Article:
As peace talks between Armenia and Azerbaijan continue, Baku has opened a checkpoint on the Lachin corridor, the sole road connecting Armenia to the Nagorno-Karabakh enclave, raising fears of a new surge in fighting. In this Q&A, Crisis Group experts discuss the risks.
Armenia-Azerbaijan peace talks remained on hold amid latter’s cooling relations with EU and U.S., ties with Russia deteriorated further, and fears of border escalation simmered.
Peace talks with Azerbaijan remained on hold. Azerbaijan’s drift away from EU and U.S.-facilitated peace talks continued. Having twice cancelled participation in EU-mediated meetings in Oct, Baku 16 Nov withdrew from meeting between Azerbaijani and Armenian FMs slated for 20 Nov in Washington DC, criticising “one-sided and biased” remarks by Assistant Sec State James O’Brien; O’Brien earlier that day had spoken publicly about U.S. decision to pause bilateral cooperation with Azerbaijan until peace deal was reached with Armenia. Instead, Azerbaijan 21 Nov proposed direct negotiations with Armenia in “mutually acceptable” location. In meantime, Armenia 21 Nov returned sixth draft of peace treaty to Azerbaijan. Deputy PMs of Azerbaijan and Armenia 30 Nov held fifth meeting of border-delimitation commissions, agreed to “intensify” talks.
EU boosted support to Armenia, whose relations with Moscow kept worsening. EU High Representative Josep Borrell 13 Nov announced decision to expand EU Mission in Armenia with “more observers and more patrols” along border with Azerbaijan; Borrell also said EU would consider military support and visa liberalisation options for Armenia. Baku next day responded to “biased policy” by cancelling bilateral projects and visits to EU. French delivery of 50 armoured vehicles 13 Nov arrived in Armenia, which Azerbaijan same day “strongly” condemned. Meanwhile, Armenia 14 Nov announced it would skip Russian-led Collective Security Treaty Organization summit in Belarus amid deteriorating relations with Moscow; Kremlin next day said West was “obviously behind” decision.
Yerevan worried about potential border escalation. As fears of new escalation along border due to stalled talks persisted, Yerevan 18 Nov reported one soldier injured close to Azerbaijani exclave Nakhichevan. Yerevan next day hosted Organization for Security and Cooperation in Europe summit, where PM Pashinyan reiterated desire for peace but warned Baku was preparing for “new armed aggression”.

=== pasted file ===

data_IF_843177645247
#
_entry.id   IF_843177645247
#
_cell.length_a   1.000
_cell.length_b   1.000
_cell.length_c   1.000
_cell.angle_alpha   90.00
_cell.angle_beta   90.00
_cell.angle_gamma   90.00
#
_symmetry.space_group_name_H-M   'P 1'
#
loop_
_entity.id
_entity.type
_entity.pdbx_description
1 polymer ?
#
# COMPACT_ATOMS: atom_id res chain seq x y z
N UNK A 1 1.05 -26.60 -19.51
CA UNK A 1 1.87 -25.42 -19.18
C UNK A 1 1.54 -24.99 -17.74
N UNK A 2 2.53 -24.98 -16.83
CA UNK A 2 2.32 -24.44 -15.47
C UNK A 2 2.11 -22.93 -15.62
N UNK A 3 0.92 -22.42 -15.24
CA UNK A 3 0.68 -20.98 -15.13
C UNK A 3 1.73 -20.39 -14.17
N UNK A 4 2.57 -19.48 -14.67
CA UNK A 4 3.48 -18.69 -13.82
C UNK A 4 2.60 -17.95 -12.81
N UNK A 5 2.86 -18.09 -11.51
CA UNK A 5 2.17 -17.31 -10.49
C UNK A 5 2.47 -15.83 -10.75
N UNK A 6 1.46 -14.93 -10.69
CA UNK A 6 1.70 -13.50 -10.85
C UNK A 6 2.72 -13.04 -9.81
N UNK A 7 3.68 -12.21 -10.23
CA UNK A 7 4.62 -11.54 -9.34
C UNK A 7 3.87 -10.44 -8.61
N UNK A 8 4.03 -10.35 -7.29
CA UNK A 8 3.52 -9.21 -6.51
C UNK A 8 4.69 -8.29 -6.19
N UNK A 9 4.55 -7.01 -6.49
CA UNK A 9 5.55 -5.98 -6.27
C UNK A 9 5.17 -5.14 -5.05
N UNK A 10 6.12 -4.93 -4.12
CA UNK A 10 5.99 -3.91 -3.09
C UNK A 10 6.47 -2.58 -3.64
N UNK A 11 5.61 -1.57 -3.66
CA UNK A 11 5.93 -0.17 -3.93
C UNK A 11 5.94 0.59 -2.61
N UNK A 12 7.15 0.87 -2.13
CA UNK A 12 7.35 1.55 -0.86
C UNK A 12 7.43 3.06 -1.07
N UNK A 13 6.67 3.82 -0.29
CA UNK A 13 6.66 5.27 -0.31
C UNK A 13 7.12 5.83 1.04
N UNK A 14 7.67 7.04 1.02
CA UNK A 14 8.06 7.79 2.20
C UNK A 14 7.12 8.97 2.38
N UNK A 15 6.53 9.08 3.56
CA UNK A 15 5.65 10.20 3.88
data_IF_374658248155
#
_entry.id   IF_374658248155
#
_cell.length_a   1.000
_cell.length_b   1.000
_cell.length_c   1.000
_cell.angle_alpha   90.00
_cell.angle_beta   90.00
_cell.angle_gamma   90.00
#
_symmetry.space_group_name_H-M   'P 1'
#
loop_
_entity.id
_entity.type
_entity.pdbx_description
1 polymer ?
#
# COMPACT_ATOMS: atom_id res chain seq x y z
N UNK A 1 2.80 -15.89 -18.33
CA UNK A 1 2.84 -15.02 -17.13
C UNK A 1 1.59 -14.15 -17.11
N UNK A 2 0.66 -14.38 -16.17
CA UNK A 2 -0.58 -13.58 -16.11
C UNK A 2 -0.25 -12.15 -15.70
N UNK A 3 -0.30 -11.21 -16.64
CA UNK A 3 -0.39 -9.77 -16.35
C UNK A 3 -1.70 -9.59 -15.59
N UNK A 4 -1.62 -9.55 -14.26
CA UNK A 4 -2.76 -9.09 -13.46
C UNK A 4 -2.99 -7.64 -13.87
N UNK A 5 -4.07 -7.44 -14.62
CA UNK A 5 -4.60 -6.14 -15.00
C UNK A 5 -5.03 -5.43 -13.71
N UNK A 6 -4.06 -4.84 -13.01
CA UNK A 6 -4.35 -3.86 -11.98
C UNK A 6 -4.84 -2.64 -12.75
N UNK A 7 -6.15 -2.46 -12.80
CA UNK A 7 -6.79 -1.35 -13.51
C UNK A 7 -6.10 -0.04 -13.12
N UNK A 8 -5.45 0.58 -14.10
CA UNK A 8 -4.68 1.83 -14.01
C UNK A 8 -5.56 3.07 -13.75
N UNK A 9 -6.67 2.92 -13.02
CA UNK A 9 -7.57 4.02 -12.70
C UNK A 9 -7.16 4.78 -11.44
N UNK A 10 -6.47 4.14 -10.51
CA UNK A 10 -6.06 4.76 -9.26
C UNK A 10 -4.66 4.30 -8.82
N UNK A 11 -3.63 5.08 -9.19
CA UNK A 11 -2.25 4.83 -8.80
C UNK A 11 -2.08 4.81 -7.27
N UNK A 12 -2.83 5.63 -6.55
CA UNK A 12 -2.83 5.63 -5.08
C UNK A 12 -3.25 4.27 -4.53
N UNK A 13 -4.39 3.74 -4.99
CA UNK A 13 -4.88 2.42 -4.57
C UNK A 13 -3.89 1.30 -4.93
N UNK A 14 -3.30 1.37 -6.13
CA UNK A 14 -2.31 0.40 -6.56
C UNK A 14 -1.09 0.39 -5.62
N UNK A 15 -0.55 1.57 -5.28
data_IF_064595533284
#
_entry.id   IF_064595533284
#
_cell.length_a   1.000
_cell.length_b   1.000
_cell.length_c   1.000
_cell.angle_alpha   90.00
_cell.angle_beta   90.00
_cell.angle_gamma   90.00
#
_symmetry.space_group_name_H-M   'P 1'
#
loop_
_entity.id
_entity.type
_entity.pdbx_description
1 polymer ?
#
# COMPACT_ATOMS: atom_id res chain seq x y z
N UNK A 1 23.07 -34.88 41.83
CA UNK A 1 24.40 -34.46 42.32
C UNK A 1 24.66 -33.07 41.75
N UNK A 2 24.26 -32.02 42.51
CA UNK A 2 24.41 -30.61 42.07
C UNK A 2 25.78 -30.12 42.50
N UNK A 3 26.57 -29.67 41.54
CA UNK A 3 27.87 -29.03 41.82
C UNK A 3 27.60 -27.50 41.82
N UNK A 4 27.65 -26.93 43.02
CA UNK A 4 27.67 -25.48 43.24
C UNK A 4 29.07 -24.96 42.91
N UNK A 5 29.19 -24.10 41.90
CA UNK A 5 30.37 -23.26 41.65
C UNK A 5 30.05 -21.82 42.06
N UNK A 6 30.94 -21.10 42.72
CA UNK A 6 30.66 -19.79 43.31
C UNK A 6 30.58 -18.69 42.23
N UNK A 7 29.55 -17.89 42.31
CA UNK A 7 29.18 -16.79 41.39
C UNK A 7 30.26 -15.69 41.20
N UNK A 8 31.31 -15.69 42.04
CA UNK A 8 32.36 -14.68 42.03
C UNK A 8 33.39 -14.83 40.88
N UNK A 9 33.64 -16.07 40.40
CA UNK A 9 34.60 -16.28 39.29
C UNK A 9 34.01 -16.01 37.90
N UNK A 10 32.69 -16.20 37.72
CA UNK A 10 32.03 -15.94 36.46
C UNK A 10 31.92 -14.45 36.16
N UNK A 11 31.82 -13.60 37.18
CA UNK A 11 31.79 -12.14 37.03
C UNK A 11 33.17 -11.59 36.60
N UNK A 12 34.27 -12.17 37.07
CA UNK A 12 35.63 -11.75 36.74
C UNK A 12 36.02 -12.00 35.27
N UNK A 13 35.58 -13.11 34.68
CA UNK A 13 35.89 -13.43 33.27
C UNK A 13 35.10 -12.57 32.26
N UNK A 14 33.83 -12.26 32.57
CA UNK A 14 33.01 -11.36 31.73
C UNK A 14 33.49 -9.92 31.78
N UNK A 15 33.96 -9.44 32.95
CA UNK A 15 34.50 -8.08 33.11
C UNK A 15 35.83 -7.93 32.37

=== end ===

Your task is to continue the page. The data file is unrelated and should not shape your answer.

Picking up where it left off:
This week on War & Peace, Olga Oliker and Elissa Jobson speak with Olesya Vartanyan and Zaur Shiriyev, Crisis Group’s South Caucasus experts, about where things stand between Armenia and Azerbaijan, the deadly border clashes in September and whether a peace agreement might be within reach.
A fragile truce concluded on 14 September halted fighting between Azerbaijan and Armenia that left hundreds of soldiers dead. In this Q&A, Crisis Group explains what occurred and what needs to happen now to restart the peace process between the two foes.
This week on Hold Your Fire! Richard Atwood talks to Crisis Group’s UN Director Richard Gowan about the state of the UN as world leaders meet for General Assembly week, and also catches up with Europe and Central Asia Program Director Olga Oliker about the latest from Ukraine and violence on the Armenia-Azerbaijan border.
Six months of contacts between Türkiye and Armenia have brought an agreement to move toward opening their shared border and launching direct trade. But Ankara and Yerevan are far apart on many issues. The road ahead will be long.
Turkish and Armenian special envoys will meet in Moscow on 14 January to discuss normalising relations between these long-estranged neighbours. Crisis Group experts Olesya Vartanyan, Nigar Göksel and Zaur Shiriyev unpack how the end of the Nagorno-Karabakh war in 2020 opened the way for talks.
This week on War & Peace, Olga Oliker and Hugh Pope talk to Crisis Group’s South Caucasus expert Olesya Vartanyan about the conflict in and over Nagorno-Karabakh, a year on from a Russian-brokered ceasefire that put an end to renewed large-scale fighting between Armenia and Azerbaijan.
The 2020 war over Nagorno-Karabakh left many issues unresolved and the front lines volatile. The parties should establish a formal communication channel to address urgent post-war problems, Russian peacekeepers need a clearer mandate and aid agencies must be granted access to the conflict zone.
Russian mediation succeeded in ending the six-week war in Nagorno-Karabakh but left much unresolved, chiefly the region’s future status. If the cessation of hostilities is to become a sustainable peace, the parties should start by cooperating on humanitarian relief and trade before tackling larger questions.
Receive the best source of conflict analysis right in your inbox.